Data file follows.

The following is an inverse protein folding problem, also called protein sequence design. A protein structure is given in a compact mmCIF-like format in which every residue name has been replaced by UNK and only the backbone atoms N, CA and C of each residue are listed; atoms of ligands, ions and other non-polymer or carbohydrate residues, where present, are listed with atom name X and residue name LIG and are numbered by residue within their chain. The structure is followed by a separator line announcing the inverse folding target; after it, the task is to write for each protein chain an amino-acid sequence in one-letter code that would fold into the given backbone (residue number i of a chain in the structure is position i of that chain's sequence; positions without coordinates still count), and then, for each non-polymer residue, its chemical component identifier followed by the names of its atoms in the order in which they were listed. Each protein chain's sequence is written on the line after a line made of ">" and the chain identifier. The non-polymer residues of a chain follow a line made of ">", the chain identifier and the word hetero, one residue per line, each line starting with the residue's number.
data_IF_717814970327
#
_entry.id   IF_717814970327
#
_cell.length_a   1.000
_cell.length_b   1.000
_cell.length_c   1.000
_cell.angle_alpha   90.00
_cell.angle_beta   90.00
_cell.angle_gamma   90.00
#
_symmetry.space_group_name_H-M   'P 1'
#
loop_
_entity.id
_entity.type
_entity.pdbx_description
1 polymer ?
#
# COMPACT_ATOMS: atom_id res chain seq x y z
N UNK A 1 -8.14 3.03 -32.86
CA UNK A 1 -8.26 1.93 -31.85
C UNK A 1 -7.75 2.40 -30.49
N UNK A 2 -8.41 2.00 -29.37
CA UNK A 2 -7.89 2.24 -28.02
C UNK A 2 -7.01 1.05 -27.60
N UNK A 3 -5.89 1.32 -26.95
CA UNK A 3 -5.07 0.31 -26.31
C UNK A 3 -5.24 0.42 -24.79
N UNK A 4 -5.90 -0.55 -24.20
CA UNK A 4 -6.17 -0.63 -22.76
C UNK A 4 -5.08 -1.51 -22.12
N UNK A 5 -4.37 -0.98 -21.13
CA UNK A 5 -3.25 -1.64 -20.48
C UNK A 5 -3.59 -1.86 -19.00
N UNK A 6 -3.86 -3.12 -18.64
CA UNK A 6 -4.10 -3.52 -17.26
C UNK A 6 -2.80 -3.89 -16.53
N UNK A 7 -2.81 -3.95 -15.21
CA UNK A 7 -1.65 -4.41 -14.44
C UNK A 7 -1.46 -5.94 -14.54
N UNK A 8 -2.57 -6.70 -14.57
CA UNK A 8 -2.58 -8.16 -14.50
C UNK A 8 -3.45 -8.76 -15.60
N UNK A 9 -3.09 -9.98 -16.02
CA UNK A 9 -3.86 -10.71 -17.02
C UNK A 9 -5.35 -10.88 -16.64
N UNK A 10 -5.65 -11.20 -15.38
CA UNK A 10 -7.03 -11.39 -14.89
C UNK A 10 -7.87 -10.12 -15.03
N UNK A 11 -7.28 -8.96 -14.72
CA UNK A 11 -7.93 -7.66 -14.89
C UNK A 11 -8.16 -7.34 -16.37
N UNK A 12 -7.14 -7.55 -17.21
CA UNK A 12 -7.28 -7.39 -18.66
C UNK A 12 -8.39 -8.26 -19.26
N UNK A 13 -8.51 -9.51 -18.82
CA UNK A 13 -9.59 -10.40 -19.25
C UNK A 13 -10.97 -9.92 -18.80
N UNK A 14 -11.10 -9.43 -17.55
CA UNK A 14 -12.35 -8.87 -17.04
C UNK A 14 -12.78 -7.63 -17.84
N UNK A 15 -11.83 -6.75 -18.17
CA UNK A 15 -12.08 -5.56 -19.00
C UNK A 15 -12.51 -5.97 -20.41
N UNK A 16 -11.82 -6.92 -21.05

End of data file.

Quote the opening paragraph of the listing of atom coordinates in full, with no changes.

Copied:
The following is an inverse protein folding problem, also called protein sequence design. A protein structure is given in a compact mmCIF-like format in which every residue name has been replaced by UNK and only the backbone atoms N, CA and C of each residue are listed; atoms of ligands, ions and other non-polymer or carbohydrate residues, where present, are listed with atom name X and residue name LIG and are numbered by residue within their chain. The structure is followed by a separator line announcing the inverse folding target; after it, the task is to write for each protein chain an amino-acid sequence in one-letter code that would fold into the given backbone (residue number i of a chain in the structure is position i of that chain's sequence; positions without coordinates still count), and then, for each non-polymer residue, its chemical component identifier followed by the names of its atoms in the order in which they were listed. Each protein chain's sequence is written on the line after a line made of ">" and the chain identifier. The non-polymer residues of a chain follow a line made of ">", the chain identifier and the word hetero, one residue per line, each line starting with the residue's number.